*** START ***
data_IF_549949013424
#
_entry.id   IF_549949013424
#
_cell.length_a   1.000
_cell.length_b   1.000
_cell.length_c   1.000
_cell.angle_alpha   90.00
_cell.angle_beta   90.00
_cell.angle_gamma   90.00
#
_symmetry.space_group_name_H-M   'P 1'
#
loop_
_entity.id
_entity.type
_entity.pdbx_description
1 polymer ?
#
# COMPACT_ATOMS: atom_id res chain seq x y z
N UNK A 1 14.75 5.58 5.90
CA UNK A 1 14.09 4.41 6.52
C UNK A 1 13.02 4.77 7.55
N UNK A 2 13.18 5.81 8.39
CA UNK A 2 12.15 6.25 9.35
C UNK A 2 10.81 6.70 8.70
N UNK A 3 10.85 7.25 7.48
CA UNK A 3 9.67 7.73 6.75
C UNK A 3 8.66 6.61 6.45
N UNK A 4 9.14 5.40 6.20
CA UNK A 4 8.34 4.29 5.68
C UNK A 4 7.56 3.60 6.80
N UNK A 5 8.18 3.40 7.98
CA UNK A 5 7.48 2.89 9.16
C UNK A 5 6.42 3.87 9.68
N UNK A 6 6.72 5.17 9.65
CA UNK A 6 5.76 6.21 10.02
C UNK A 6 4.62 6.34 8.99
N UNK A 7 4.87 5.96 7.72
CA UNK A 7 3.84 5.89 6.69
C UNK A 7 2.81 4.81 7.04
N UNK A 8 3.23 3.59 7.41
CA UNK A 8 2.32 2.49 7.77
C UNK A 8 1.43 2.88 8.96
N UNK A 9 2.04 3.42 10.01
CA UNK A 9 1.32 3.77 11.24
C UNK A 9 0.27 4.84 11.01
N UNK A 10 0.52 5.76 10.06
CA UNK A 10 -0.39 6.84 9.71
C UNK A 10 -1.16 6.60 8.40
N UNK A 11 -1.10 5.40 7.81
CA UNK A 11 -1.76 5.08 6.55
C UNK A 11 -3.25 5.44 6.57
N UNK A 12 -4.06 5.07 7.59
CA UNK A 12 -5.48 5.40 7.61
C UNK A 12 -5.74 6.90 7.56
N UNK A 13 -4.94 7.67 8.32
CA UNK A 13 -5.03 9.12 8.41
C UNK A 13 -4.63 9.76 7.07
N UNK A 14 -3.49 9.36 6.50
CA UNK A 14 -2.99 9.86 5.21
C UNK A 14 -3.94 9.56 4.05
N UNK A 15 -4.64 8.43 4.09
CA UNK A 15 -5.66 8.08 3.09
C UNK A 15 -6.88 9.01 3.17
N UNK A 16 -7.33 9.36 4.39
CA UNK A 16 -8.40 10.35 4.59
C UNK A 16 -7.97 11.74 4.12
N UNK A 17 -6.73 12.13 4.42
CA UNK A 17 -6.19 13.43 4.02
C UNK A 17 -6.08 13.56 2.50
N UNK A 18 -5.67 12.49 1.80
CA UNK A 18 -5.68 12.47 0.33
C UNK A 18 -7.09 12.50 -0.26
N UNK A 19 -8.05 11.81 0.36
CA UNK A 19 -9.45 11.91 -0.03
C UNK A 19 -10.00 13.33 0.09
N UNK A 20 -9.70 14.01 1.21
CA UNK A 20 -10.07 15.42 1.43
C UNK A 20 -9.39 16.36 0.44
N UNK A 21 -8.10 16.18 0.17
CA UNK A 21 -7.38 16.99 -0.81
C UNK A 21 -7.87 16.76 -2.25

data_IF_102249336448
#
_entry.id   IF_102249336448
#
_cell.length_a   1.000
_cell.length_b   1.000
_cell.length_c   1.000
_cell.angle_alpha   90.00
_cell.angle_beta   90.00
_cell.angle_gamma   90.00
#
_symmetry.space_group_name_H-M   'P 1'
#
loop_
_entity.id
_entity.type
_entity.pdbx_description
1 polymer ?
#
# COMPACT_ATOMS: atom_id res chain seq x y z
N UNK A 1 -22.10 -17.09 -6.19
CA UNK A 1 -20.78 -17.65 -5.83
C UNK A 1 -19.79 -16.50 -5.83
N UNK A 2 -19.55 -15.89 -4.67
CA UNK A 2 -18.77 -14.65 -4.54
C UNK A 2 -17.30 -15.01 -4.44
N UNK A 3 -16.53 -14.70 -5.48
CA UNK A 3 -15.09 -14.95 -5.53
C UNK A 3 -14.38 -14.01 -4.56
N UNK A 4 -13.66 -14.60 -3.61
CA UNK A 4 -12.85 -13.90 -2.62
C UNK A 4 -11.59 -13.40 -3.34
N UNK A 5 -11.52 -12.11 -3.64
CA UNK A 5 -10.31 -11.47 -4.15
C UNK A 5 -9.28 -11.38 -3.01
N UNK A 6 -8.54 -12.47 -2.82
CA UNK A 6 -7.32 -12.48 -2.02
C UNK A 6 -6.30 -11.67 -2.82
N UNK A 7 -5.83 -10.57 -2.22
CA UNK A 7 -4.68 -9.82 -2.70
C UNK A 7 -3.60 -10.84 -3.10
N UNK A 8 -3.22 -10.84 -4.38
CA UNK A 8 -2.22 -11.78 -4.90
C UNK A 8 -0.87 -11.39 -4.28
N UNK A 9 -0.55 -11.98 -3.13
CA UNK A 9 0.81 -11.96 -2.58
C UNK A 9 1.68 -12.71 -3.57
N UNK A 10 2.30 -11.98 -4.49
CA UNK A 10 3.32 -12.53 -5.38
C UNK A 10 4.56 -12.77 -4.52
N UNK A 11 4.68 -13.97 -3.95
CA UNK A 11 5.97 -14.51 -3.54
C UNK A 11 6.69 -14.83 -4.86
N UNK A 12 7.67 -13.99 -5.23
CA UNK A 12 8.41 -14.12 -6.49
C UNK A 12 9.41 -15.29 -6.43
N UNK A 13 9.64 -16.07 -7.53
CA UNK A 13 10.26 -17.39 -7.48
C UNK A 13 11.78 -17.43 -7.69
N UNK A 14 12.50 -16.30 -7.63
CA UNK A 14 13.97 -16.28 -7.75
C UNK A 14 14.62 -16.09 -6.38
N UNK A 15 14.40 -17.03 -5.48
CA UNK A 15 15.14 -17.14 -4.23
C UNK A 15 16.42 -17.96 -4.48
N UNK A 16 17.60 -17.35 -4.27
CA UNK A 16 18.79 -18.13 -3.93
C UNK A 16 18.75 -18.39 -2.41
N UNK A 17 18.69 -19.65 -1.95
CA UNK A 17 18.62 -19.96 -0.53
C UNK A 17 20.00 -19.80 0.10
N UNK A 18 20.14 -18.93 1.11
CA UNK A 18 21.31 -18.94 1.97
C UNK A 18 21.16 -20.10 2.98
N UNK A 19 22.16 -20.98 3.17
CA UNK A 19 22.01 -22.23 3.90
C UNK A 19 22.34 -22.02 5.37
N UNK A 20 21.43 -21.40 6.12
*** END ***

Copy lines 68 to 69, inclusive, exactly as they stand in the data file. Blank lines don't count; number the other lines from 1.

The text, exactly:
C UNK A 16 -7.97 11.74 4.12
N UNK A 17 -6.73 12.13 4.42